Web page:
“Noah waited another seven days and sent out the dove again. It returned to him in the evening with a fresh olive leaf in its beak” Gn 8: vv 10-11
“Noah waited another seven days and sent out the dove again. It returned to him in the evening with a fresh olive leaf in its beak” Gn 8: vv 10-11[a].
Father Raed Abusahlieh is a Latin-rite Catholic priest who serves the Church in Jerusalem in his official capacity as Chancellor of the Latin Patriarchate. Recently, he instituted a much-needed personal information service. He sends out via e-mail to an ever-expanding network of acquaintances all sorts of official church-related documents as well as personal articles or testimonies that are faith-centred and that reflect the local Christian position in the Holy Land. Last week, he and I selected together the header title for this advocacy and interpretation service. Our choice fell on the humble olive tree, associated with Jesus’ Passion as much as being a universal symbol of peace and a national symbol for Palestine.
Indeed, anyone who has travelled in the Holy Land knows that olive trees are omnipresent. On the hillsides and across the valleys, one can see hundreds of them dotting the landscape. Through the hot and dry summer months, they are often the only greenery to be seen for miles on end. In Jerusalem, despite the relentlessly long and rain-free months, the olives manage to grow and ripen. When everything else in this land is almost lifeless, the olive trees are ready for harvest.
How does this happen? For one thing, the trees have remarkably deep roots that tap the water which runs far beneath the soil. This provides them with a source which most of the other plant life in the region cannot reach. For another, the leaves allow the trees to draw in and retain the moisture of the early morning dew. That small daily moisture is essential for the nurturing and growth of the olives. These two factors help create a tree which can produce fruit in the harsh summer season, and give abundantly at harvest time in autumn when all else is seemingly barren. Olive trees are firm.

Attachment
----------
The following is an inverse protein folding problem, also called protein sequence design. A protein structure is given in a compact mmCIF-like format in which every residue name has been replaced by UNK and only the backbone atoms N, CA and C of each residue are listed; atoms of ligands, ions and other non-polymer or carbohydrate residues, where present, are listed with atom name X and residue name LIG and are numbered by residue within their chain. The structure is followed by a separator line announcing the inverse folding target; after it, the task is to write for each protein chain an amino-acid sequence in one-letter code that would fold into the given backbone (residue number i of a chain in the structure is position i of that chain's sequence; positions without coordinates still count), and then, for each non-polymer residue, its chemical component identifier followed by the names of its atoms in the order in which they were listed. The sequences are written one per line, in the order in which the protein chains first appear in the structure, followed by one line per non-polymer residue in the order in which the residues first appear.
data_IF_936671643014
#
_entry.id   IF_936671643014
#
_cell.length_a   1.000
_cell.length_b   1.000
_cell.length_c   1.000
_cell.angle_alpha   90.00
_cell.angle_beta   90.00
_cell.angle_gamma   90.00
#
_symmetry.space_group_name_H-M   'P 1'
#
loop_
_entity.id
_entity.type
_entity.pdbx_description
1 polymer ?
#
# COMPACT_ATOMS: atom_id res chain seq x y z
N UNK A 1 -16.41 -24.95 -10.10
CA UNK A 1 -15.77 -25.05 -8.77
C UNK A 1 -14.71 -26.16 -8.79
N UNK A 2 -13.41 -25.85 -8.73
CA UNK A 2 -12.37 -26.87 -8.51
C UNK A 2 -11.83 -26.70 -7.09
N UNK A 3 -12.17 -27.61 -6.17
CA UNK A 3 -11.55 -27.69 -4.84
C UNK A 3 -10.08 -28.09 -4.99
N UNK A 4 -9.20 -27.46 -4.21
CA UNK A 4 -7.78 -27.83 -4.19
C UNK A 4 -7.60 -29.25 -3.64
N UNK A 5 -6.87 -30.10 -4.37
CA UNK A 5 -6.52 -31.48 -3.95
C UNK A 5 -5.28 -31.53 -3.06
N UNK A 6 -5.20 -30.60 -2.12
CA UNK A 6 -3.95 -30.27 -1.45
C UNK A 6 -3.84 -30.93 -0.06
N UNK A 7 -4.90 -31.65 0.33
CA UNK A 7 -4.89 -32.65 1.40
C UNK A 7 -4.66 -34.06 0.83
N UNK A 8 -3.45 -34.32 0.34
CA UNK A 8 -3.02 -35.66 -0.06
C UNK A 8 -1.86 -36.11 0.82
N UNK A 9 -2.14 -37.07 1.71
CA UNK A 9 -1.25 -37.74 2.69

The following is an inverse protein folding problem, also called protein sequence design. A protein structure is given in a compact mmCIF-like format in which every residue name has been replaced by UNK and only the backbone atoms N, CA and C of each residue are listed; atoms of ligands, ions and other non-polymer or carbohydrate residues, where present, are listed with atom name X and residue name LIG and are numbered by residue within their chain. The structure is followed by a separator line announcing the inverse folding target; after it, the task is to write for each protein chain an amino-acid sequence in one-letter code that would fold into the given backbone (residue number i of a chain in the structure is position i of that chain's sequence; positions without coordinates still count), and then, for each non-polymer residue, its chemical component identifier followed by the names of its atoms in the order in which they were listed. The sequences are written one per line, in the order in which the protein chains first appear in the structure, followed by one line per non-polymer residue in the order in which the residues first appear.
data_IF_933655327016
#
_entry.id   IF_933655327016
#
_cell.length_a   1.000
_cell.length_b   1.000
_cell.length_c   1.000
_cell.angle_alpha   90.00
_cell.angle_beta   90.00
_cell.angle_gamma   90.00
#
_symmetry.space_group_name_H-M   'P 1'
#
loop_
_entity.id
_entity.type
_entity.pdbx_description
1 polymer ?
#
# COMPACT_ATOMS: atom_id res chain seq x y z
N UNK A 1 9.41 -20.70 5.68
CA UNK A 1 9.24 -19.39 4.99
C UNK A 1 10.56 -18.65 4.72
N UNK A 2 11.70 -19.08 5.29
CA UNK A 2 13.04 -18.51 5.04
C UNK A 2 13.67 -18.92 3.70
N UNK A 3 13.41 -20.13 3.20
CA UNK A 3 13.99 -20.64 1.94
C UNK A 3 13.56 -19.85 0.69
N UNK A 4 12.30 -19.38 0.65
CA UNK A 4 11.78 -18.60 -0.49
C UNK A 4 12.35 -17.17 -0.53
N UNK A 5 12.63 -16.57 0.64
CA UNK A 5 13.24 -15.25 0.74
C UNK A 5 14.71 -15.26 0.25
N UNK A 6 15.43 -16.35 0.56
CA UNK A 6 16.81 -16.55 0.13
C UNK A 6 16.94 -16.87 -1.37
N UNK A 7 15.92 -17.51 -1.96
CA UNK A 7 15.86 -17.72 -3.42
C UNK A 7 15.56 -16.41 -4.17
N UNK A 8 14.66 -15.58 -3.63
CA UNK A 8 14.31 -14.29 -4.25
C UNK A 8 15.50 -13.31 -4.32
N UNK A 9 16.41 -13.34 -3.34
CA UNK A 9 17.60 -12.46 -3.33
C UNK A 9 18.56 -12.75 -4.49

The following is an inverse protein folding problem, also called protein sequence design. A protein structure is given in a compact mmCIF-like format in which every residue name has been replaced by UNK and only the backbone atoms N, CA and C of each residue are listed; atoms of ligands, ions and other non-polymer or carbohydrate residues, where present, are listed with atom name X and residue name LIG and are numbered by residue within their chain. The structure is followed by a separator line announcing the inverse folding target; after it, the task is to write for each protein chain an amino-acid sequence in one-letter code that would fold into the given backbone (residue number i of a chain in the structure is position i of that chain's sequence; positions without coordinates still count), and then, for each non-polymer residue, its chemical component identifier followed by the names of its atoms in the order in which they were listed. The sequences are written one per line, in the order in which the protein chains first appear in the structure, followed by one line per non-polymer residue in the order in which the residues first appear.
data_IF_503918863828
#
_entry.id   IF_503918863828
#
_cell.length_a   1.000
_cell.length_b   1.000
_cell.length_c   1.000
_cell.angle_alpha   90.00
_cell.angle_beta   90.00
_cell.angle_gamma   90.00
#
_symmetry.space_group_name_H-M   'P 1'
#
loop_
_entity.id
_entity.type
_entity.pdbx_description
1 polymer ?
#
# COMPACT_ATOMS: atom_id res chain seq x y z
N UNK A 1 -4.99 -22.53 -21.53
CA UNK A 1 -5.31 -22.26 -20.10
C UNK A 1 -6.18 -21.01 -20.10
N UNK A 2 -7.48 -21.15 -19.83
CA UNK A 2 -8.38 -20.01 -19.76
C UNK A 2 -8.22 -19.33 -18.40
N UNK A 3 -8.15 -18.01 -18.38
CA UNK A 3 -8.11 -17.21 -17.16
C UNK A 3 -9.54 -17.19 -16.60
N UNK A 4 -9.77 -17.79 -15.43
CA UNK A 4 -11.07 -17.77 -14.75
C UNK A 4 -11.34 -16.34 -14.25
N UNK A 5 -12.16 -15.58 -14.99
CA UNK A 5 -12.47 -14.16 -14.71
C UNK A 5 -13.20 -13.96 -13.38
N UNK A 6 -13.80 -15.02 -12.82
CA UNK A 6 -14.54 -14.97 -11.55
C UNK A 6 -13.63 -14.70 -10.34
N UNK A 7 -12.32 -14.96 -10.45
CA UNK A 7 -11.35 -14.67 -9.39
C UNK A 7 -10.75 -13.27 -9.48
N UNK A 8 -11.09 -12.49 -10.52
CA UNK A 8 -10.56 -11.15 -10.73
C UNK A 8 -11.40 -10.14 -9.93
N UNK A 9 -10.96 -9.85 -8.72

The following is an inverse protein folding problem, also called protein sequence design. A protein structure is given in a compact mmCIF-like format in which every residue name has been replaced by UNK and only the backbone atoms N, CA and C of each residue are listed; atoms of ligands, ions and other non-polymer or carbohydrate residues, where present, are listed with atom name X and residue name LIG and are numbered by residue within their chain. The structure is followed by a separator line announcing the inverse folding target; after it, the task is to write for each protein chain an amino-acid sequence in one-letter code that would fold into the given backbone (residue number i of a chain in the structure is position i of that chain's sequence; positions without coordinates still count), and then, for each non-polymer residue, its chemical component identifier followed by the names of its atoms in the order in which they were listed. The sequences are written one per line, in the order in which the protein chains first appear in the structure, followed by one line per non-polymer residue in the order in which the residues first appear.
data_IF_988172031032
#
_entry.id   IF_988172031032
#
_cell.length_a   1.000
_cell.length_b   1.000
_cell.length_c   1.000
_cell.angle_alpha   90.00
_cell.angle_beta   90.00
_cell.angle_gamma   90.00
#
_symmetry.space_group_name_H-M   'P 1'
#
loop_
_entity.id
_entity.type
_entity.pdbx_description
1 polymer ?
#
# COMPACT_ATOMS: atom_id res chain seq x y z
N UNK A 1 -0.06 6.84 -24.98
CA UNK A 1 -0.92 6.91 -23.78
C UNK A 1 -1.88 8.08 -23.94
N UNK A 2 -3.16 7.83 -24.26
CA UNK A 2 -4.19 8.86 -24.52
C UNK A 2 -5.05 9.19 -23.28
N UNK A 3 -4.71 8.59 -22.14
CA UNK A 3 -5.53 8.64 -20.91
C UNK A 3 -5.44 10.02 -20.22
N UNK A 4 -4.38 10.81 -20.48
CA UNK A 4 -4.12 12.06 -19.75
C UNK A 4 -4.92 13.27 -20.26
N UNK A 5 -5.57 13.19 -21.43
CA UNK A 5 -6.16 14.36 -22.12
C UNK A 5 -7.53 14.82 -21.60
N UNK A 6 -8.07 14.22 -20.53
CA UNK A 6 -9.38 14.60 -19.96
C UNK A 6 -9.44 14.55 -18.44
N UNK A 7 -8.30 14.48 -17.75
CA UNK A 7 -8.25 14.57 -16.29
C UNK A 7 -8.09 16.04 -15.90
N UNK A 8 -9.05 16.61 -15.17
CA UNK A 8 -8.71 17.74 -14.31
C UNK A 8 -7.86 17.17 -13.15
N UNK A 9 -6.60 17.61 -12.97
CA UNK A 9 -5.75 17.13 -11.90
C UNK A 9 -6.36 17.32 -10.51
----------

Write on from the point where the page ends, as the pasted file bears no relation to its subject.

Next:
This firmness brings to my mind a New Testament passage from St Paul’s letter to the Colossians. Paul writes, “Since you have accepted Christ Jesus as Lord, live in union with him. Keep your roots deep in him, build your lives on him, and become stronger in your faith, as you were taught” [Col 2: vv 6-7(a)]. We know the world is often a difficult and challenging place. Yet, we are called to be just like the olive tree, to let our roots reach down, to deepen our relationship with God and humankind, so that we can receive life-sustaining encouragement and nourishment. And just as the olive tree gratefully receives the early morning dew, we too need to be aware of the gifts of grace which God provides to strengthen us – whether that gift lies in a tremulous smile, a kindly word, the squeeze of a hand, the advice of a caring friend, the unquestioning hospitality of a stranger or even the aid of an ‘enemy’ at a moment of personal peril.
But it is hard, is it not? Every day, newspapers, radios and television screens across the world are full of depressing news fed to increasingly information-hungry consumerist societies. And for those of us who live in the Holy Land, the past six weeks have been even more agonising than usual. It is not enough that people have been living for many years now with over-abundant amounts of news items about mutual negation, violence, demonization, terror, fear and distrust between Palestinians and Israelis. Now, with the Intifada of Al-Aqsa, the past six weeks have been even more compelling in their negative intensity. With all the deaths and injuries of the unequal battles being waged between Palestinians and Israelis, the news have been replete with graphic – and often mind-numbing – details about pain, bereavement, sorrow and suffering.
Being faithful disciples of Christ in a broken, wounded and bleeding world is an arduous and trying task. We need to develop the eyes and ears that help us to perceive God’s presence even when so much around us seems to deny it. It is so easy to voice despair, to court surrender, to turn bitter and to sink into defeat. It is equally easy to avoid seeing that which is being ostensibly offered to us. But to achieve that sentient quality of communion and communication, we also need to develop the tools that equip us to fight for our faith. And that in itself is a formidable task, because it is almost inevitably an uphill struggle that needs firmness, steadfastness and outreach in our own journey on earth.
The Book of Genesis tells us the story of the dove that brings back a fresh olive leaf in its beak in order to let Noah know that the flood had subsided. As such, the olive tree has become a harbinger of goodness in our lives. Equally, and should we manage to achieve in our own personal lives a firmness of faith and a level of ‘spiritual accessibility’ [as Bishop Hans Kung calls it] that overcome adversity, then much like that humble olive tree, we will be able to produce abundant fruit.
(c) harry-bvh @ 13 November 2000